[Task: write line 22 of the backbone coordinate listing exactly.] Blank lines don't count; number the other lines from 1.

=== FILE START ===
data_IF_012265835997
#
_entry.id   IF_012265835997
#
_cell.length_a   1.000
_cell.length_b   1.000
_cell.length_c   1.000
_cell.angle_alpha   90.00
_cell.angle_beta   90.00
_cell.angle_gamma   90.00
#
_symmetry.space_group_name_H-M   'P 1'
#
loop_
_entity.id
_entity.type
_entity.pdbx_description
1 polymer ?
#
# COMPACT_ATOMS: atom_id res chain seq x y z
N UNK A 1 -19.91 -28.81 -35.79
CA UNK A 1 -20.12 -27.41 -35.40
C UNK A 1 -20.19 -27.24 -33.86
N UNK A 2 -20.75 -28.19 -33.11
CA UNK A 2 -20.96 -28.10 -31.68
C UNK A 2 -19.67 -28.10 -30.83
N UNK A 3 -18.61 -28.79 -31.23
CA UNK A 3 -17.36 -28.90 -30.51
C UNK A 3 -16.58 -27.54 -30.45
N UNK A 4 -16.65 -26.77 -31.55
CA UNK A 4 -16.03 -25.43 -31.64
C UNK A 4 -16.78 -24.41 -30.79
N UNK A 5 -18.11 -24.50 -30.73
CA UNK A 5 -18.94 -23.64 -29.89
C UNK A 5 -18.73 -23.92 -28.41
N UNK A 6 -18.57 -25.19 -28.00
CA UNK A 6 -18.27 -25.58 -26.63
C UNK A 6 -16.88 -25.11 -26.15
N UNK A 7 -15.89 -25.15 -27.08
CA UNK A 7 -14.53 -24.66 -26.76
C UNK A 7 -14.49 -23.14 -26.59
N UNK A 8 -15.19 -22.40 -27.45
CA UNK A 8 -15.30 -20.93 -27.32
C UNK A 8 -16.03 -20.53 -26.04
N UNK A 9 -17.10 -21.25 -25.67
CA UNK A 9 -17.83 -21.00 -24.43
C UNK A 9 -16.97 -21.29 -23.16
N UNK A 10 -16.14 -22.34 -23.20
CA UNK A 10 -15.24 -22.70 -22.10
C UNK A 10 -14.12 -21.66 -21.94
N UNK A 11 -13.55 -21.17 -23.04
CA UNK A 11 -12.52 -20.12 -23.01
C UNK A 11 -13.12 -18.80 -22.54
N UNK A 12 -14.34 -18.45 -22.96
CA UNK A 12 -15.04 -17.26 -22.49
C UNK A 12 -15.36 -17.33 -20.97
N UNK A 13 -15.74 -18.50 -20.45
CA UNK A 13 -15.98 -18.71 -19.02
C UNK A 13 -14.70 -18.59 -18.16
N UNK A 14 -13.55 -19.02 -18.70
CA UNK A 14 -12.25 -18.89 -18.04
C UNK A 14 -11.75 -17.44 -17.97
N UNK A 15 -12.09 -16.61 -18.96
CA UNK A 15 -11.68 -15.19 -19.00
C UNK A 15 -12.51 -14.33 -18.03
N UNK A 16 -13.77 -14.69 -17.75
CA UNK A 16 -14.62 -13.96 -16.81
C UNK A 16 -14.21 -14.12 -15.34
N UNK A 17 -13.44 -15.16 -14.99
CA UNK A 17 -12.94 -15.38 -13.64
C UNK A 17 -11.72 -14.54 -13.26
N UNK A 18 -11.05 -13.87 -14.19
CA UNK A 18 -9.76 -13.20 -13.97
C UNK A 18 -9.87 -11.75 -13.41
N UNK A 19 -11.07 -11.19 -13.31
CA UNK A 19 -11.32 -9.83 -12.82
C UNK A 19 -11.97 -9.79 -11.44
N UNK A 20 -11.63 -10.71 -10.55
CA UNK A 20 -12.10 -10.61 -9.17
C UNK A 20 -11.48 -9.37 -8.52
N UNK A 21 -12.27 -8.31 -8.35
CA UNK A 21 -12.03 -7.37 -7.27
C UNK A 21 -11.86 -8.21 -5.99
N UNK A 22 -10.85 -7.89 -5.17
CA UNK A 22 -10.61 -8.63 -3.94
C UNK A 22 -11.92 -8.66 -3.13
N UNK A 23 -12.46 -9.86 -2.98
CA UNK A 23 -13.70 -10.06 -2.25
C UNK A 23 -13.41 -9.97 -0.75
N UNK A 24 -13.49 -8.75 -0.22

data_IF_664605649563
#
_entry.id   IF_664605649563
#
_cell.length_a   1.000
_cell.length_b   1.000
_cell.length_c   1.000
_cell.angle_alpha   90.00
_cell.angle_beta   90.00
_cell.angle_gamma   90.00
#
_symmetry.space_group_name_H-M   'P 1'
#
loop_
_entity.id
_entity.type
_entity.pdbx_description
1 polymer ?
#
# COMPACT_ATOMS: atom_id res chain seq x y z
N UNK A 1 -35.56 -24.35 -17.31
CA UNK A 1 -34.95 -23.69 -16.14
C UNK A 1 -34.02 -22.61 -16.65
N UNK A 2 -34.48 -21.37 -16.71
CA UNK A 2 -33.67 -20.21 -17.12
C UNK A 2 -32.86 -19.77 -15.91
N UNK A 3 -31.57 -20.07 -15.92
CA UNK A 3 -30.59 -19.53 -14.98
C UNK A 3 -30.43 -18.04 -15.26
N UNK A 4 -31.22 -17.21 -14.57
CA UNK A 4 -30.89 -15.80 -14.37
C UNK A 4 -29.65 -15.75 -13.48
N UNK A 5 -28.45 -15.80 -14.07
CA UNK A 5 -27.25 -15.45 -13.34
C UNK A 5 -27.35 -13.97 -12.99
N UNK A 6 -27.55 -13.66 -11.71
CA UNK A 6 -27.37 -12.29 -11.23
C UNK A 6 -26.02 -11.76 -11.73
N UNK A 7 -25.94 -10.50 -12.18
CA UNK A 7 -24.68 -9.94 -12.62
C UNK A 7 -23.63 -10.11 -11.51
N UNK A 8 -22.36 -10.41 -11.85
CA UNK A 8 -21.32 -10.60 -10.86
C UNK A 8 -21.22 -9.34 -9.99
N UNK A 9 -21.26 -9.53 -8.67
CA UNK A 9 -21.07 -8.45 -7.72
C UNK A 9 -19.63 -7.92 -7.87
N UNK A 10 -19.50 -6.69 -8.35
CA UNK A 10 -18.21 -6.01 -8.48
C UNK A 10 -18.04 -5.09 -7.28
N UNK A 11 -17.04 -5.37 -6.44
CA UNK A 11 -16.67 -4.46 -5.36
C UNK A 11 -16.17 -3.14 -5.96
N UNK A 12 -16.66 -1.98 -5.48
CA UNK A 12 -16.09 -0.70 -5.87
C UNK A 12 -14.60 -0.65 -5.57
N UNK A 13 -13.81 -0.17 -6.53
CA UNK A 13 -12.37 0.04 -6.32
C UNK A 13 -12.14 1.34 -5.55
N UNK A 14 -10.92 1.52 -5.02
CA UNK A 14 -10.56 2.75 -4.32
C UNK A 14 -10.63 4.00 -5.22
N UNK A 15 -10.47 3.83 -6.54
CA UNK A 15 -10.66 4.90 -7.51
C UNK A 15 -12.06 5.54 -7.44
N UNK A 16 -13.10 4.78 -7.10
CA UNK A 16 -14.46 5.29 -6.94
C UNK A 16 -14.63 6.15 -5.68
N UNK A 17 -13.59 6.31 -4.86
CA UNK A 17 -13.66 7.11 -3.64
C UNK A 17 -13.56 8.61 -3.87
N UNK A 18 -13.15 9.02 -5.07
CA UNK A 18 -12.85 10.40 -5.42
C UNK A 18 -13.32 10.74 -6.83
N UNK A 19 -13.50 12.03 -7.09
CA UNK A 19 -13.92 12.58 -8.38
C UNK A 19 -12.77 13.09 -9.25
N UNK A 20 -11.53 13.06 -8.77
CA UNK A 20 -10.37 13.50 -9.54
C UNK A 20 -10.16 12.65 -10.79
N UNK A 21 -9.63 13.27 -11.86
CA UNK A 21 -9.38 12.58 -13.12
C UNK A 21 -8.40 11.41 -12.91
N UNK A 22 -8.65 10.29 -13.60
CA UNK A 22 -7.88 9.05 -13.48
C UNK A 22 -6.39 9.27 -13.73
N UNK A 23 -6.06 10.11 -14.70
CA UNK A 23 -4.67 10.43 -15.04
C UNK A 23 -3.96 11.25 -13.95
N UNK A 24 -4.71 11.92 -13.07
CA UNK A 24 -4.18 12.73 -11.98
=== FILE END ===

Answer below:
CA UNK A 1 -20.12 -27.41 -35.40